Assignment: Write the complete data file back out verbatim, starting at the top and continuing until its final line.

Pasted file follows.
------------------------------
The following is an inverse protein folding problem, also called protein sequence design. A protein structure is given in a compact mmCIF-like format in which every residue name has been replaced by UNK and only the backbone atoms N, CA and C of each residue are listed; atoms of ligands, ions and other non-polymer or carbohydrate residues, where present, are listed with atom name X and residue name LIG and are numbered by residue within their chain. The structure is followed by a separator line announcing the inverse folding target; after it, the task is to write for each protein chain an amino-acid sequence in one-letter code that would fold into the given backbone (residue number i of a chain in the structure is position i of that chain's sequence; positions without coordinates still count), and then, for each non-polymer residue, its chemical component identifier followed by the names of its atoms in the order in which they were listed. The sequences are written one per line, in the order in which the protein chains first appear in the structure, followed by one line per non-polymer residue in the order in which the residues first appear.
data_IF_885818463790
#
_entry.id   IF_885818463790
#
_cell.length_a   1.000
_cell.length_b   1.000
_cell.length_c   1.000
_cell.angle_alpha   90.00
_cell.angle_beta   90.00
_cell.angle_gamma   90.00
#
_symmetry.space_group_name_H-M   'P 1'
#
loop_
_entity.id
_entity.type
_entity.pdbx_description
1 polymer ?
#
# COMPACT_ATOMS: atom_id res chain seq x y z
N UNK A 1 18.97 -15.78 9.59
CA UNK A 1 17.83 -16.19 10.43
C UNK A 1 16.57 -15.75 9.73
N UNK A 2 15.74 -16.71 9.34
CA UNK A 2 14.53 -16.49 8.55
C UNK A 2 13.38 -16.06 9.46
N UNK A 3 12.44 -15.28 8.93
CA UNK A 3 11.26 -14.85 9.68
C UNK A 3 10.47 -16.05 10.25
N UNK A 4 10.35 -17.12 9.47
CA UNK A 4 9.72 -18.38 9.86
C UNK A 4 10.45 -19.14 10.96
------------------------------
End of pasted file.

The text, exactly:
The following is an inverse protein folding problem, also called protein sequence design. A protein structure is given in a compact mmCIF-like format in which every residue name has been replaced by UNK and only the backbone atoms N, CA and C of each residue are listed; atoms of ligands, ions and other non-polymer or carbohydrate residues, where present, are listed with atom name X and residue name LIG and are numbered by residue within their chain. The structure is followed by a separator line announcing the inverse folding target; after it, the task is to write for each protein chain an amino-acid sequence in one-letter code that would fold into the given backbone (residue number i of a chain in the structure is position i of that chain's sequence; positions without coordinates still count), and then, for each non-polymer residue, its chemical component identifier followed by the names of its atoms in the order in which they were listed. The sequences are written one per line, in the order in which the protein chains first appear in the structure, followed by one line per non-polymer residue in the order in which the residues first appear.
data_IF_885818463790
#
_entry.id   IF_885818463790
#
_cell.length_a   1.000
_cell.length_b   1.000
_cell.length_c   1.000
_cell.angle_alpha   90.00
_cell.angle_beta   90.00
_cell.angle_gamma   90.00
#
_symmetry.space_group_name_H-M   'P 1'
#
loop_
_entity.id
_entity.type
_entity.pdbx_description
1 polymer ?
#
# COMPACT_ATOMS: atom_id res chain seq x y z
N UNK A 1 18.97 -15.78 9.59
CA UNK A 1 17.83 -16.19 10.43
C UNK A 1 16.57 -15.75 9.73
N UNK A 2 15.74 -16.71 9.34
CA UNK A 2 14.53 -16.49 8.55
C UNK A 2 13.38 -16.06 9.46
N UNK A 3 12.44 -15.28 8.93
CA UNK A 3 11.26 -14.85 9.68
C UNK A 3 10.47 -16.05 10.25
N UNK A 4 10.35 -17.12 9.47
CA UNK A 4 9.72 -18.38 9.86
C UNK A 4 10.45 -19.14 10.96